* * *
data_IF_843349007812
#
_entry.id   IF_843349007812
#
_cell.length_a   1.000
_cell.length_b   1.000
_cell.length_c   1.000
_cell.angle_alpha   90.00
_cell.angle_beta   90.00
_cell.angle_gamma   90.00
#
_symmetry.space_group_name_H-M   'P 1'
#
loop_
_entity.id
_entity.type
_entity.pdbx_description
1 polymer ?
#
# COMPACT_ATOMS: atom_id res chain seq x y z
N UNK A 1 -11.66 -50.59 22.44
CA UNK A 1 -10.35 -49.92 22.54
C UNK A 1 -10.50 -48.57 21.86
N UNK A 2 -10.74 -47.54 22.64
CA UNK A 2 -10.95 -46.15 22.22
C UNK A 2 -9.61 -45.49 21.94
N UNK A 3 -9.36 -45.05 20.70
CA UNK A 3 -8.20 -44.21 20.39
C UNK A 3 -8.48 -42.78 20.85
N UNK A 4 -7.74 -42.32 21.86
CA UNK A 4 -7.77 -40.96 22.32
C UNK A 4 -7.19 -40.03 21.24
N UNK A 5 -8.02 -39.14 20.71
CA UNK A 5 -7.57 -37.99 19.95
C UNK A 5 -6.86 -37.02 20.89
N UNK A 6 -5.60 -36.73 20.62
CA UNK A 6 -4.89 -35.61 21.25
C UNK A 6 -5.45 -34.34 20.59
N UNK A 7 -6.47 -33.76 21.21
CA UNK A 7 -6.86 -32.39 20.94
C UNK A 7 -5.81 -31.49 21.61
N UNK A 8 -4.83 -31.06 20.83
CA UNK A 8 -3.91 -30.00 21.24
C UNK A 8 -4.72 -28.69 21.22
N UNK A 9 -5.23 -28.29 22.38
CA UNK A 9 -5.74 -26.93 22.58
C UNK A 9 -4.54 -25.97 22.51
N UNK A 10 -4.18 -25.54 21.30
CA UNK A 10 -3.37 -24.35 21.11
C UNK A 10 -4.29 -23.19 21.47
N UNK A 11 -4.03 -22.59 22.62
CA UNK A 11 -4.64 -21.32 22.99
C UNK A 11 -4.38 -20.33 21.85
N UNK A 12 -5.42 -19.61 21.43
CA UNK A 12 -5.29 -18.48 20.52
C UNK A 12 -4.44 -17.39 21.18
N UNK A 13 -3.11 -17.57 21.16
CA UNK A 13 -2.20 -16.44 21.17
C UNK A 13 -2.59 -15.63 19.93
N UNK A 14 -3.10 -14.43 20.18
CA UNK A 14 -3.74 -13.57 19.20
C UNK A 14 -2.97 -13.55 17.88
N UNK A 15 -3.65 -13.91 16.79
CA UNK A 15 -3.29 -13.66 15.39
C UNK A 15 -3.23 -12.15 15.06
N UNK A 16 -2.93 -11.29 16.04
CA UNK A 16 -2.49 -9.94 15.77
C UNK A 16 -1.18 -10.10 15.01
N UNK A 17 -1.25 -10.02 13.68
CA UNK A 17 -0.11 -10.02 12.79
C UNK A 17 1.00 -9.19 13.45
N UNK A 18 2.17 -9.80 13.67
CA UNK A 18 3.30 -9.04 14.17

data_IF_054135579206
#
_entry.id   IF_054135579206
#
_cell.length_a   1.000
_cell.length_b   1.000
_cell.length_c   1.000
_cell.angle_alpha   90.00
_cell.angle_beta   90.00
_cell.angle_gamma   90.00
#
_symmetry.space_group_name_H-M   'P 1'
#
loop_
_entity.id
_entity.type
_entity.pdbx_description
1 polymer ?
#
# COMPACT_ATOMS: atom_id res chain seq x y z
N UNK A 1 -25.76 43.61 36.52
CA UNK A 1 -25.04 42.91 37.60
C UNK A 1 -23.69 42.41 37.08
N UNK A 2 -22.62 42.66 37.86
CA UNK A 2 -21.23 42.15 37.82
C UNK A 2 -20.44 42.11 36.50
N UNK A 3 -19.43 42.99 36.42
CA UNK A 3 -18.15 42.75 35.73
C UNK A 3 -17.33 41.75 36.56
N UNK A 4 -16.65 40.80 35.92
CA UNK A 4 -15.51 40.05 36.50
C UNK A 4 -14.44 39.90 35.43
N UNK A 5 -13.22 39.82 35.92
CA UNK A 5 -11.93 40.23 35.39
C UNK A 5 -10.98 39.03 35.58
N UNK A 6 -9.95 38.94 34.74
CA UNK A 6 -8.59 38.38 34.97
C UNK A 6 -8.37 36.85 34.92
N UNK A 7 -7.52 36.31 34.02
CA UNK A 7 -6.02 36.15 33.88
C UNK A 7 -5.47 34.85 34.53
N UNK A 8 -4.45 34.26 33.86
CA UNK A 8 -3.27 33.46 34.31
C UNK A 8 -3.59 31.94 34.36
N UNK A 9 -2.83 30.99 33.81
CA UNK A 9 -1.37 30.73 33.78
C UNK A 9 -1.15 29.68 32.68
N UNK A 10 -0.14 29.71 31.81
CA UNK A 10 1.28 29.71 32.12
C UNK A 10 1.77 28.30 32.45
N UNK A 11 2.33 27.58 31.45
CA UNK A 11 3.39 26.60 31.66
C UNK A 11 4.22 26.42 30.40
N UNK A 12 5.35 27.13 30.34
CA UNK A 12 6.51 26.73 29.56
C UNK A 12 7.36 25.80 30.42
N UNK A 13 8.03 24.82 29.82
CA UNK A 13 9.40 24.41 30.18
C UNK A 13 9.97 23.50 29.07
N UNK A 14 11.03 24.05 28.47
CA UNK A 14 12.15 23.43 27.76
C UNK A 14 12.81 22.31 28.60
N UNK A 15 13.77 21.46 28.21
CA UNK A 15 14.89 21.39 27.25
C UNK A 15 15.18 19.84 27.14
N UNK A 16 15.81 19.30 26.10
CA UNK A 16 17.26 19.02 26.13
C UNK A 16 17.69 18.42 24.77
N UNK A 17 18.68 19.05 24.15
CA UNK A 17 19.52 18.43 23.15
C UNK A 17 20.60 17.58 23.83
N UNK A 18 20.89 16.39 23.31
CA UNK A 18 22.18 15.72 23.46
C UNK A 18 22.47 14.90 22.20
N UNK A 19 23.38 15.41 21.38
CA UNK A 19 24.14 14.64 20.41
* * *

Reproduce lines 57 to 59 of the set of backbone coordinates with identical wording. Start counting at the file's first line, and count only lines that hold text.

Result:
N UNK A 13 -3.11 -17.57 21.16
CA UNK A 13 -2.20 -16.44 21.17
C UNK A 13 -2.59 -15.63 19.93